By 9:00am or so, the unloading was finished, and Lyndell was fast at work preparing a quick, hot breakfast consisting of fried, sliced weiners, grits and cheeseburgers garnished with more of that delicious Hook cheddar cheese. It was delicious!

Lyndell cooking breakfast for the crew.

After breakfast, Fritz, Jim, Faith and myself left in two vehicles for Long Beach to pick up the load of my tools, equipment, etc. waiting there, and Chuck, Rev. Richard and Mark started working on replacing the ceiling drywall.

New drywall on Lyndell’s living room ceiling.

In a nutshell, Friday was wet! It was raining when we left for the coast, all the way there, and all the way back.

When our travel crew was just north of Jackson on the return trip, at about 7:30pm, I called Lyndell and advised that she could start cooking catfish, we were almost there!

When we arrived, Lyndell was just putting the dishes on the table. Plates were piled high with steaming spaghetti, golden brown hush puppies, savory greens cooked with bacon, creamy coleslaw and, of course, lots of golden, pan-fried catfish! For dessert, there was sweet potato pie and pound cake.

DSC_0225ABCD-Sweet Potatoes cooking
Hush puppies cooking on Lyndell’s stove.

Lyndell’s catfish supper is legend among our longtime mission workers from Wisconsin. Literally several hundred mission volunteers over the past two decades have enjoyed Lyndell’s special catfish suppers. If they remember nothing else from their trip experience (which doesn’t happen), they remember being her guest for catfish supper.

DSC_0226ABC-Pan-fried catfish
Lyndell’s special pan fried catfish.

After supper, and evening conversation, Chuck and I again left for our overnight stay at the mission bunkhouse in rural Black Hawk. Upon arrival there, I installed a new, heavy duty hasp and padlock on the front door. Shortly thereafter, it was time to get some badly-needed sleep.

DSC_0228ABC-Faith&Fritz eat
Faith and Fritz eat catfish at Lyndell’s.

Saturday morning, Lyndell prepared another great breakfast for the crew, this one consisting of a fried pork casserole dish containing pork, chopped onions and peppers, and more of the delicious Hook cheddar, with toast and jam.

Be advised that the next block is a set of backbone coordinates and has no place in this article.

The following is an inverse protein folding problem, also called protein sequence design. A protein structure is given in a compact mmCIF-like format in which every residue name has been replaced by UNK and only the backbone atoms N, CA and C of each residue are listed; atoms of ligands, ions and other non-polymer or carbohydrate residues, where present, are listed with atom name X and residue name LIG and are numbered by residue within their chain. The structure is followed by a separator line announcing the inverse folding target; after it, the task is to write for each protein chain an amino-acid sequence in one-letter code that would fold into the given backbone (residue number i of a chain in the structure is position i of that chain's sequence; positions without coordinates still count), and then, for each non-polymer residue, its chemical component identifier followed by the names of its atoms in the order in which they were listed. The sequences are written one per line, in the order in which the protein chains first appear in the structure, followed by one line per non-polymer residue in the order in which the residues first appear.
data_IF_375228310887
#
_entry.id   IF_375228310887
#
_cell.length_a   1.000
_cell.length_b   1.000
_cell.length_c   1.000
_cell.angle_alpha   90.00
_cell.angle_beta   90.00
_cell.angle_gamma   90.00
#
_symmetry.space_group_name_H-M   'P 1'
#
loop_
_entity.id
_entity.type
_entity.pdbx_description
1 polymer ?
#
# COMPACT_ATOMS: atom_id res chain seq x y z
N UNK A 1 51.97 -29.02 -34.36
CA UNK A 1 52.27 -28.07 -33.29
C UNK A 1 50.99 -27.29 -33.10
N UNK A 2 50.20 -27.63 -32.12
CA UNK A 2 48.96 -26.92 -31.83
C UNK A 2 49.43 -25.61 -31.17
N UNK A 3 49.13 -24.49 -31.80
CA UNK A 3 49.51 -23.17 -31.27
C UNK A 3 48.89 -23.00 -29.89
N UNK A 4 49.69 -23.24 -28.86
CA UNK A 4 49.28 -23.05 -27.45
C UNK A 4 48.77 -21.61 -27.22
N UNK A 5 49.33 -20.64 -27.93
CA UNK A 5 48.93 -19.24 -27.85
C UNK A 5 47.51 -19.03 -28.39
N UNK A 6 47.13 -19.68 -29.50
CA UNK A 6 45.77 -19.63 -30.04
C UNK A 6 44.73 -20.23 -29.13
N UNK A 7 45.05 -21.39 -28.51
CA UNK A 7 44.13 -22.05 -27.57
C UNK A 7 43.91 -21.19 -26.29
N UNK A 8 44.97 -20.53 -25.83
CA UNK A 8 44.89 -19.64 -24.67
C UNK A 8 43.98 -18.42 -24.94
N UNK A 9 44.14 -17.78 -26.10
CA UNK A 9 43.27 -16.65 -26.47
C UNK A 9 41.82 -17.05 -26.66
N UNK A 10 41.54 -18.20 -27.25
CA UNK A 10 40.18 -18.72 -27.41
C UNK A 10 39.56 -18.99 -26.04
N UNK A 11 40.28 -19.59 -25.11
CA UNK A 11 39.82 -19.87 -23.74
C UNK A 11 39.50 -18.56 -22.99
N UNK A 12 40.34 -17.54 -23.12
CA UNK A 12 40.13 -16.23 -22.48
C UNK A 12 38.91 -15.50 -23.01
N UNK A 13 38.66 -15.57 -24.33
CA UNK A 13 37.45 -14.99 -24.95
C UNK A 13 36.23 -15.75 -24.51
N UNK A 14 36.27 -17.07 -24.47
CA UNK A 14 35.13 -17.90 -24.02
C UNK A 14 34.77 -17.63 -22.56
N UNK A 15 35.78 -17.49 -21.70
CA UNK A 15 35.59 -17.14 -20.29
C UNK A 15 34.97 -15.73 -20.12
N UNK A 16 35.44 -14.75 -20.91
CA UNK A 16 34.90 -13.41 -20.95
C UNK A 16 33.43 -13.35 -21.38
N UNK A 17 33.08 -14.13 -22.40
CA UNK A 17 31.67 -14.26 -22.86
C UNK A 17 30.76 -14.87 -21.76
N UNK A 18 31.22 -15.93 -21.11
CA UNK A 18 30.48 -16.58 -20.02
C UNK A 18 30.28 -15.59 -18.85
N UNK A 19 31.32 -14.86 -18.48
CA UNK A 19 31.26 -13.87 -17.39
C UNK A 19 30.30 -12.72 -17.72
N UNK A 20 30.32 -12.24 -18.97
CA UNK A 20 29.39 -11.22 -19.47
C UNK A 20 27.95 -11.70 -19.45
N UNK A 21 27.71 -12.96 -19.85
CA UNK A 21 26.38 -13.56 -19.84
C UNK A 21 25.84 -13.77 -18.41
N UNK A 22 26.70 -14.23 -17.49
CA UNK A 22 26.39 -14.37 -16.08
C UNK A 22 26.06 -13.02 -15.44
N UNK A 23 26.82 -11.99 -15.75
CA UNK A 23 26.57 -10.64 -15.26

After breakfast, the crew worked on replacing old ceiling drywall in Cynthia’s bedroom, which was finished about 1:00pm.

DSC_0240ABC-Drywall work
Mission crew works on replacing ceiling drywall in Cynthia’s bedroom. L-R: Rev. Richard, Chuck, Jim, Mark (measuring) and fritz.

Within an hour after that, it was time for the final mission trip crew group photo, hugs all around, and then, it was time to head home, the six Wisconsinites would head north, to their homes, and I would head south, back to the Gulf Coast, at least for now, to my work and personal mission.

Thanksgiving 2008 SD Missions crew, Front (L-R): Faith, Fritz, Donnell, Mateus, Lance. Back: Chuck, Mark, Rev. Richard, Jim, Lyndell, Cynthia, Lindbergh, Kendall.

Goodbyes at this time of the trip are always a bit sad, as another Thanksgiving mission trip experience is about to come to a close.

The trip back down I-55 and US-49 was a bit lonely, driving along in the rain most of the way, after spending the previous 48 hours with my friends, but I made it back to the coast and Long Beach safely, but very tired. Sunday evening, I received an email from Chuck advising that the Wisconsin crew had also arrived back there to their homes safe and sound, to some snow blowing around.

Life goes on for us all, and hopefully, as a result of the way some folks chose to spend their Thanksgiving, far from family and home, life will be a bit more cheerful for some.

Speaking, I believe, for myself and my six Wisconsin friends, over the past 25 years, I have often been asked by others, “Don’t you miss your being with your family, being so far away from home at the holidays of Thanksgiving and Christmas and such?” My answer is always the same, “You don’t understand, I was with my family.”